Wednesday, April 20, 2011

Blog comment of the week: Mildred from Eketahuna

Mildred sharpening her pencil

Some of you Ride Happy followers out there will be aware that you can leave comments at the end of these blog posts. What you may not be aware of is that these comments get emailed to me and it makes my day
to open my inbox to a comment or two from readers.

I just got the following comment, which was instantly catapaulted to #1 on the All-Comers Record for Most Intriguing Ride Happy Comment. It was in response to a post I wrote in January 2010. I've reproduced it below because it deserves a wider audience. I then googled 'Whole Smoked Chicken Elite Cycling'... and sure enough my post was there. For her efforts, Mildred from Eketahuna wins an albino unicorn dressed in diamonds. If you have a comment, Lisa's Mum would love to hear from you.* 

Dear Lisa's Mum 
Gosh, well I must say, old Anonymous there, he's a hard act to follow...clearly hangs on your every word!! Anyway, I realise that if one wishes to comment on a blog post, it is customary to do so within a less than geological timeframe, however I must beg to be excused for my lack of timeliness, having only just stumbled on this post (as a result of Googling "Whole Smoked Chicken Elite Cycling"). Being a mid-race-whole-smoked-chicken-snacker from way back, I would like to share my experiences with yourself.
I may often be found hurtling along with a headless chicken on a solo training ride, or winging it at the beaky end of the peloton in a race. So remarkable is the performance enhancement enjoyed by those of us who have discovered this potent sports supplement that, rumour has it, WADA is considering classing it as a banned substance!! (although my informant assures me that rich chicken casserole, spicy chicken kebabs, smoked chicken flavoured cheese fondue and other popular chicken-based mid-race power snacks are not at risk of prohibition). 
May I respectfully add that I find your quibble concerning alleged portability difficulties with whole chickens somewhat 'nit-picking'. Myself, I find that a stylish wire handlebar basket serves splendidly as a receptacle for a whole size 22 chicken or even a small turkey. Moreover, a chicken so carried is located perfectly for munching on in motion without abandoning the aerodynamic posture. Once the preserve of Miss Marple types tootling around quaint English villages, nowadays, a wire handlebar basket is a 'must-have' accessory for the serious competitive cyclist.
Inevitably, as effective a weapon as the 'WSC' has one or two trifling drawbacks: for example, the delectable aroma emanating from one's laden handlebar basket can attract the unwanted attentions of fauna such as vulchers, wolves, dingos and bears (subject to location) and one's chicken may even be the target of theft (total or partial) by passing cyclists!! However such annoyances are simply obviated by investing in a deluxe wire basket featuring a hinged, padlocked lid.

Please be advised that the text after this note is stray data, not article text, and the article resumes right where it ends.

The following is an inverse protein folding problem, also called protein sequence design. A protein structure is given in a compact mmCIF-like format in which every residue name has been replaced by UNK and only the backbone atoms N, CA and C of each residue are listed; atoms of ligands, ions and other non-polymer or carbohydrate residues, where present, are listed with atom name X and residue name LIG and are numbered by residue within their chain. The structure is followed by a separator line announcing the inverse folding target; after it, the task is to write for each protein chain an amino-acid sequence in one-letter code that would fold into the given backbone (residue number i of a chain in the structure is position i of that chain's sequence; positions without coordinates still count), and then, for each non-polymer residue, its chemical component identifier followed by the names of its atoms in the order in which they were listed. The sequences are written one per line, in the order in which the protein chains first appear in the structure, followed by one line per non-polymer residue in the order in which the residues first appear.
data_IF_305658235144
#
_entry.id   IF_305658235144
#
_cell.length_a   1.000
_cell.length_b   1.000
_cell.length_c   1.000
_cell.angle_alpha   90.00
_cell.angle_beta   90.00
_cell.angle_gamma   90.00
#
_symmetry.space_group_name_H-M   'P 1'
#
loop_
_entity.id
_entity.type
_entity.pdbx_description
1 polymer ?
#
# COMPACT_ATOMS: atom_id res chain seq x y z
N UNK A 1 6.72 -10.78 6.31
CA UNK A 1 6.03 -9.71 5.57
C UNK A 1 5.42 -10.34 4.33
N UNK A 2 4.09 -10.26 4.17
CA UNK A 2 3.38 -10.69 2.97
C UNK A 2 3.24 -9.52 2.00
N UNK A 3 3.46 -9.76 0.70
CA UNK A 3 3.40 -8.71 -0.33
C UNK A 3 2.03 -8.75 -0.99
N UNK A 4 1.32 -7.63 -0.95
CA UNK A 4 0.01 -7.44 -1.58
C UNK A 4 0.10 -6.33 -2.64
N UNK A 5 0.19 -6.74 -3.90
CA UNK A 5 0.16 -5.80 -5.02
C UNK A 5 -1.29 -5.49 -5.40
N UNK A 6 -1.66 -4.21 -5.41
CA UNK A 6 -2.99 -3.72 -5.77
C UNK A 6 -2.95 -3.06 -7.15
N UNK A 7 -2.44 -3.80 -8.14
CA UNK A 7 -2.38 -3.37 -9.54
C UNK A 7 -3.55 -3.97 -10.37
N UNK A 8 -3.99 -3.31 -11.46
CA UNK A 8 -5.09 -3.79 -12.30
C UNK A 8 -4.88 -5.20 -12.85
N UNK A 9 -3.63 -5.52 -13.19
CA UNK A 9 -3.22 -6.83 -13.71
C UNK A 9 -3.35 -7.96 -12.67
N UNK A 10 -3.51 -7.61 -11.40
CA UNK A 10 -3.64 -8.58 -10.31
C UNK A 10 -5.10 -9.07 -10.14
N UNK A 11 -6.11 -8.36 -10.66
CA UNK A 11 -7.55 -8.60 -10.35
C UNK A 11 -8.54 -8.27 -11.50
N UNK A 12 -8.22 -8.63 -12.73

Best regards
Mildred from Eketahuna

*While I think of it, if your name is Anonymous and you recently left me hate mail because you didn't like the tale of Ali Baba and the 40 Triathletes, Lisa's Mum would especially love to hear from you because it's been just soooo long. And triathlon season is over so you must have lots more time now to write hate mail. 


  1. Mildred responds....

    Dear Mum

    Goodness me, what a delightful surprise!! Mind you, I havn't felt so shy since I won the 'Biggest Home-Grown Egg' contest (pronounced, please: "Bugust Hairmgran Eeeg" – I know you Australians struggle with your English) at the Eketahuna A & P show in '56.

    And so sweet of you to choose a picture of me in my younger years (quite a head-turner then wasn't I!!). If memory serves, that photo was of me on the tiles at Eketahuna's civic gala to celebrate the town getting its first telephone, way back in 1998.

    Well I'm very much looking forward to the arrival of my lovely 'corn!! Just pop it in the mail to "Mildred, RD, Eketahuna" (the "RD" may be omitted as it goes without saying). I do have rather a lot of corns already, but there's always room for another one, and yours sounds quite special I must say.

    Kindest regards

    Mildred ('Dred to my friends) from Eketahuna

    PS: Not wishing to sound nit-picking, but I've just had my cataracts removed and looking at the photo with my reading glasses on, I'm quite sure I was using one of those new-fangled ball paint quills, not a pencil...have to have the latest and greatest, that's me!!

  2. The fabric of public society lies in the manners of the individuals that make up that society. To hold this fabric together, you have to have those manners. If you don’t have them, then public society will kick you out.